You want to hear about Hawaii, but I'm having a hard time figuring out what you want to hear about Hawaii. In fact, the only thing I can think of to talk about right now is the strength of my fingernails. On a scale of 1 to 10, with 1 being Paper and 10 being Wicked Strong, I give them a solid 10. I do. I love my fingernails. But fingernail strength ultimately has little to do with Hawaii.
So the deal is, on the first of June, I left for three weeks of work with the Monumental Architecture Field School on the Big Island in the company of one student/fellow staff member and several boxes of moody GPS units. An additional faculty person and supervisor were to meet up with us later.
Also included in the field school: two project directors, three T.A.s, four undergraduates, one graduate student, two Kiwis, and a couple wayward academic types who dropped in for various lectures and, presumably, beer.
Our mission? To equip gallant and somewhat sweaty groups of archaeology students with GPS units and antennae mounted on rangle poles decorated jauntily with ribbons of neon flagging tape and send them forth to walk woozy but relatively parallel transects across Pu'ukohola National Historic Site and take points every five meters with the ultimate goal of creating a detailed topographic map of the whole park. The poor bastards collected more than 10,000 points during the course of the project, flags waving enthusiastically, even over incredibly steep terrain strewn with loose cobbles and booby-trapped with kiawe (mesquite) branches bearing spines the size of mice. Angry mice. Which look bigger than they actually are, but will still bite right through the soles of your boots if you step on them. Wait, I'm talking about flora, not fauna. My own metaphors have gotten the better of me.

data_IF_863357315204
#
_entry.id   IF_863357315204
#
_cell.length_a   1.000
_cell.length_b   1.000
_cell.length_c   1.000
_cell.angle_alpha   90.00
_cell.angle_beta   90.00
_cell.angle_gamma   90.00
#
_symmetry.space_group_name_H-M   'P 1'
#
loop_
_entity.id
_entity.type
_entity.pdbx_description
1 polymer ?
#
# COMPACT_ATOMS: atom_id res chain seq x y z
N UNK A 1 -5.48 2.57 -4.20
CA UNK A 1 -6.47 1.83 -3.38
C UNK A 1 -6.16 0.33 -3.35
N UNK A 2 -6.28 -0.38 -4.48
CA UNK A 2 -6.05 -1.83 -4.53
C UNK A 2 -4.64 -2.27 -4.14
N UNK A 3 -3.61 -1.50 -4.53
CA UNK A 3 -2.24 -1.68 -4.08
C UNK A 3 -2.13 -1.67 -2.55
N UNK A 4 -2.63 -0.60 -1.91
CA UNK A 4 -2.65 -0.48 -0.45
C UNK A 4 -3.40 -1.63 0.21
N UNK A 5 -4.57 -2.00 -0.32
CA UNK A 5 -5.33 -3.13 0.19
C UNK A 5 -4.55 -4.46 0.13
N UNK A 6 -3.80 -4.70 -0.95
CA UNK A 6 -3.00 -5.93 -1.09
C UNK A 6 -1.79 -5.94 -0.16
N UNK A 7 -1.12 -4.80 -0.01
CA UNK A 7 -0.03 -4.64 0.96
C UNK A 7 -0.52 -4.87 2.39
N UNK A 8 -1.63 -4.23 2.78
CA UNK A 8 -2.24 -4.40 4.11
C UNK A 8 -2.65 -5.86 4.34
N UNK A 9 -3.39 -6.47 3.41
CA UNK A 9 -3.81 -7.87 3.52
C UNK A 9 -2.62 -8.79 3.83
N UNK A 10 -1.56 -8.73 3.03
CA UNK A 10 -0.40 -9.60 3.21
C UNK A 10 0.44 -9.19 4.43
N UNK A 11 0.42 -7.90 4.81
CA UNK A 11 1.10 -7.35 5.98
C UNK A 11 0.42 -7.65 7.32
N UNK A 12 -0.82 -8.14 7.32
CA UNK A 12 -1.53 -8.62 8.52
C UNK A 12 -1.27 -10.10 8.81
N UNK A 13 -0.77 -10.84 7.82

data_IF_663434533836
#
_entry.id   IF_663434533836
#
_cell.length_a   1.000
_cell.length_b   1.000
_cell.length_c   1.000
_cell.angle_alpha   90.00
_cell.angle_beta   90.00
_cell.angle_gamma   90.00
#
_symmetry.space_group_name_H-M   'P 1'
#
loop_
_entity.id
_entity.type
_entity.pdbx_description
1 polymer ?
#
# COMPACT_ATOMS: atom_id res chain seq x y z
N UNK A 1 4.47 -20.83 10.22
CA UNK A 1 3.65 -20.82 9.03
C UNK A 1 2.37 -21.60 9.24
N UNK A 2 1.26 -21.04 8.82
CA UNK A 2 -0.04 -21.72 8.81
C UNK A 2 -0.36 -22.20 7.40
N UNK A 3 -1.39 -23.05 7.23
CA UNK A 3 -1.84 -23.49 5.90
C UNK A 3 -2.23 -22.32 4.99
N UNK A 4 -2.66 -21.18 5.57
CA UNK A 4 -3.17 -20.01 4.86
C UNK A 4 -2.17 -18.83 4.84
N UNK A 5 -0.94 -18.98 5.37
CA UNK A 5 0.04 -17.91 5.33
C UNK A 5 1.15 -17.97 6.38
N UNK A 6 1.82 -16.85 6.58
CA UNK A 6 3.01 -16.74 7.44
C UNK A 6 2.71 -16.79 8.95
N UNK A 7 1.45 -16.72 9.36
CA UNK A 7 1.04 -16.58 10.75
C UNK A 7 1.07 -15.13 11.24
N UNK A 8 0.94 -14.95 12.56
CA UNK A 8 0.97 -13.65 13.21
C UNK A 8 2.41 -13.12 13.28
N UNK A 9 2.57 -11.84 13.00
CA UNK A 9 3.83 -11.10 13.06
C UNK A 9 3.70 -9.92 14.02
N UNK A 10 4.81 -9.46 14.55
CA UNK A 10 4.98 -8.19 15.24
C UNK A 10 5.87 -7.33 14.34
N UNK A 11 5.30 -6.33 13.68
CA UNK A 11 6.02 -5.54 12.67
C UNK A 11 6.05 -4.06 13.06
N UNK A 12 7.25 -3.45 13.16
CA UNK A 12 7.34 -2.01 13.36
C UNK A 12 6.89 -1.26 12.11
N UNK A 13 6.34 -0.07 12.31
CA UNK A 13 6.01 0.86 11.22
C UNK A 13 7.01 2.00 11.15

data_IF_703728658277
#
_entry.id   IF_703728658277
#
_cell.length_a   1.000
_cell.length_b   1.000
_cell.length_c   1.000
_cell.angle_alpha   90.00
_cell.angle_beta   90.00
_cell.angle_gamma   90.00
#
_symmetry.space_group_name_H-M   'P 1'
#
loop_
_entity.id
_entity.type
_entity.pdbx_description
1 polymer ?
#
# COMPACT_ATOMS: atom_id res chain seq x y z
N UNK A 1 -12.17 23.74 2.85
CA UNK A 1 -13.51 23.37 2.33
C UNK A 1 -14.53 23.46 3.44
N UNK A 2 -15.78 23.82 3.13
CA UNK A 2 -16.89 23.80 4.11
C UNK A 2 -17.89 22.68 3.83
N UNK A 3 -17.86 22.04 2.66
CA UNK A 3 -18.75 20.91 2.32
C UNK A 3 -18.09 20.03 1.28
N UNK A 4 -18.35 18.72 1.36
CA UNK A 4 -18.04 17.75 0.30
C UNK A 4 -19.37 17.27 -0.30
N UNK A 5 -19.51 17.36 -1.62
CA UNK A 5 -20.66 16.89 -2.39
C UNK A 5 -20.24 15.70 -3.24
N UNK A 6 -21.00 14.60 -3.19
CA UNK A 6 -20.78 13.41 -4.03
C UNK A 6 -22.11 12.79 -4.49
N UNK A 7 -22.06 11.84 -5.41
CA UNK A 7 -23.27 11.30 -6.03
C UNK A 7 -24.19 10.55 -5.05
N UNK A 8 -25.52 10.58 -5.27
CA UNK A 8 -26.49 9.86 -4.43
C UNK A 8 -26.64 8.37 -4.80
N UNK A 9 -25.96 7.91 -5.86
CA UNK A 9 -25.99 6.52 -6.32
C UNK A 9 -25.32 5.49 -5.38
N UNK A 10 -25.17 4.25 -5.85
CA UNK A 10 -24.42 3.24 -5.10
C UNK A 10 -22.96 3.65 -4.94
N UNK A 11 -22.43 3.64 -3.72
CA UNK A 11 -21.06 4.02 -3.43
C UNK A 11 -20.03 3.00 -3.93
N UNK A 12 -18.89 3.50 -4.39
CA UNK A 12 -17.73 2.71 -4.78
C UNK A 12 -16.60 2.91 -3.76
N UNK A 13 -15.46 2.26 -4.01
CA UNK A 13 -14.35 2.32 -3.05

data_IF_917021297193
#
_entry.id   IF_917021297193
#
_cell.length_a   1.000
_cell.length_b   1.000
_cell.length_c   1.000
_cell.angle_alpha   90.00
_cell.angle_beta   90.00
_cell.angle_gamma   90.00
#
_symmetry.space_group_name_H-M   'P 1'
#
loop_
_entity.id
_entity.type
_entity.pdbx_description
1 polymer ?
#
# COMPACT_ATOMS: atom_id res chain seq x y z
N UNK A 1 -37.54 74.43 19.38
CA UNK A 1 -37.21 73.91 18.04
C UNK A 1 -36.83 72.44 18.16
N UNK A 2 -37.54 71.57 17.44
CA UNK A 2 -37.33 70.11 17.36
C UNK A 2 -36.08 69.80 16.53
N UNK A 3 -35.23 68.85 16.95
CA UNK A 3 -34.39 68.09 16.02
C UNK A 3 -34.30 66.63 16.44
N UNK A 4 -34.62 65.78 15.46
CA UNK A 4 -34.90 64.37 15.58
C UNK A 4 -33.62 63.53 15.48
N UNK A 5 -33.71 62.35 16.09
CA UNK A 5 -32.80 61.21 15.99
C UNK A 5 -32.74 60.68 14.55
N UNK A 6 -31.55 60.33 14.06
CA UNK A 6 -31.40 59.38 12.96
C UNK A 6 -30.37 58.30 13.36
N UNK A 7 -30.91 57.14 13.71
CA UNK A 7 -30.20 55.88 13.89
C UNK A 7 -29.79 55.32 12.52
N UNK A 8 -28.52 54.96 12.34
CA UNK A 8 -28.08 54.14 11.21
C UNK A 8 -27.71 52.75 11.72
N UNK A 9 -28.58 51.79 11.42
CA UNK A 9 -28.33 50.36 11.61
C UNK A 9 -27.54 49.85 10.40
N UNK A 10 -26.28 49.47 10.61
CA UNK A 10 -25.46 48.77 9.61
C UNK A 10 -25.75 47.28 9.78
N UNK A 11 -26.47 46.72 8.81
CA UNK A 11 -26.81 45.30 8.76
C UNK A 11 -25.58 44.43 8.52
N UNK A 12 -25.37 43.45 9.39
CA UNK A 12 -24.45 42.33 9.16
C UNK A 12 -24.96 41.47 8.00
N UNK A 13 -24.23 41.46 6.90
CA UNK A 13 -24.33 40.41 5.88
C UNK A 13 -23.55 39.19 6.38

Anyway, the kiawe was brutal, and Halawa House, where everyone but the Pima folks lived, was apparently infested with rodents, so my metaphor is not entirely without integrity. But the students perservered and were rewarded with an awesome map and, more importantly, no fewer than three barbeques, one of which was held on a beach.
When not working, we went on a lot of field trips. For example, we went to Volcanoes National Park where we camped and walked through a lava tube and leapt exuberantly over active steam vents (Some of us. Not those of us writing this blog, however). We also got to several beaches and hiked up to the top of a cinder cone to look over the vast agricultural field systems that cross the landscape in the northern part of the island.
Next time, I'll tell you about the ceremonies we were invited to participate in and a little about Pu'ukohola. Meanwhile, here are some pictures .